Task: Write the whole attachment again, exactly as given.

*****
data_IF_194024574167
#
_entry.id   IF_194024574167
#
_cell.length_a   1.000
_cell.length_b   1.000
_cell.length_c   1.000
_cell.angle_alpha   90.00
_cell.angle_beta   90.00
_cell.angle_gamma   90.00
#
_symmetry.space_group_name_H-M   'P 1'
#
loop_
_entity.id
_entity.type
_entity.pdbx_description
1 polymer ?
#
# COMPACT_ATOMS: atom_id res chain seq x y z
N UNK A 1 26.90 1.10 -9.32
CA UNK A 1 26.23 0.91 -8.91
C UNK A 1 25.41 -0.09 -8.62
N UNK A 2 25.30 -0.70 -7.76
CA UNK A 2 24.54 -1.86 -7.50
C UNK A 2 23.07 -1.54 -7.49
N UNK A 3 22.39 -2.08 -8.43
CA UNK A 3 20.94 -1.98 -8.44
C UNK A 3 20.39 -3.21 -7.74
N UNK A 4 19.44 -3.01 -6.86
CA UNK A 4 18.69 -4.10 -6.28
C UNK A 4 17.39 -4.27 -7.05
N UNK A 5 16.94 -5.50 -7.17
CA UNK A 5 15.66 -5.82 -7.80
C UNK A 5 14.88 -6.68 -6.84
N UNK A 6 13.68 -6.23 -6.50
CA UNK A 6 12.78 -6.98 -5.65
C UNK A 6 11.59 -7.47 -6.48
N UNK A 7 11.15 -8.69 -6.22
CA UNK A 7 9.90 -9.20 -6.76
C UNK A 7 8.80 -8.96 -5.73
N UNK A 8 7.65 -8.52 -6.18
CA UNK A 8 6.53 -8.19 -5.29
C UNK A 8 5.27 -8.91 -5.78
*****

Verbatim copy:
data_IF_194024574167
#
_entry.id   IF_194024574167
#
_cell.length_a   1.000
_cell.length_b   1.000
_cell.length_c   1.000
_cell.angle_alpha   90.00
_cell.angle_beta   90.00
_cell.angle_gamma   90.00
#
_symmetry.space_group_name_H-M   'P 1'
#
loop_
_entity.id
_entity.type
_entity.pdbx_description
1 polymer ?
#
# COMPACT_ATOMS: atom_id res chain seq x y z
N UNK A 1 26.90 1.10 -9.32
CA UNK A 1 26.23 0.91 -8.91
C UNK A 1 25.41 -0.09 -8.62
N UNK A 2 25.30 -0.70 -7.76
CA UNK A 2 24.54 -1.86 -7.50
C UNK A 2 23.07 -1.54 -7.49
N UNK A 3 22.39 -2.08 -8.43
CA UNK A 3 20.94 -1.98 -8.44
C UNK A 3 20.39 -3.21 -7.74
N UNK A 4 19.44 -3.01 -6.86
CA UNK A 4 18.69 -4.10 -6.28
C UNK A 4 17.39 -4.27 -7.05
N UNK A 5 16.94 -5.50 -7.17
CA UNK A 5 15.66 -5.82 -7.80
C UNK A 5 14.88 -6.68 -6.84
N UNK A 6 13.68 -6.23 -6.50
CA UNK A 6 12.78 -6.98 -5.65
C UNK A 6 11.59 -7.47 -6.48
N UNK A 7 11.15 -8.69 -6.22
CA UNK A 7 9.90 -9.20 -6.76
C UNK A 7 8.80 -8.96 -5.73
N UNK A 8 7.65 -8.52 -6.18
CA UNK A 8 6.53 -8.19 -5.29
C UNK A 8 5.27 -8.91 -5.78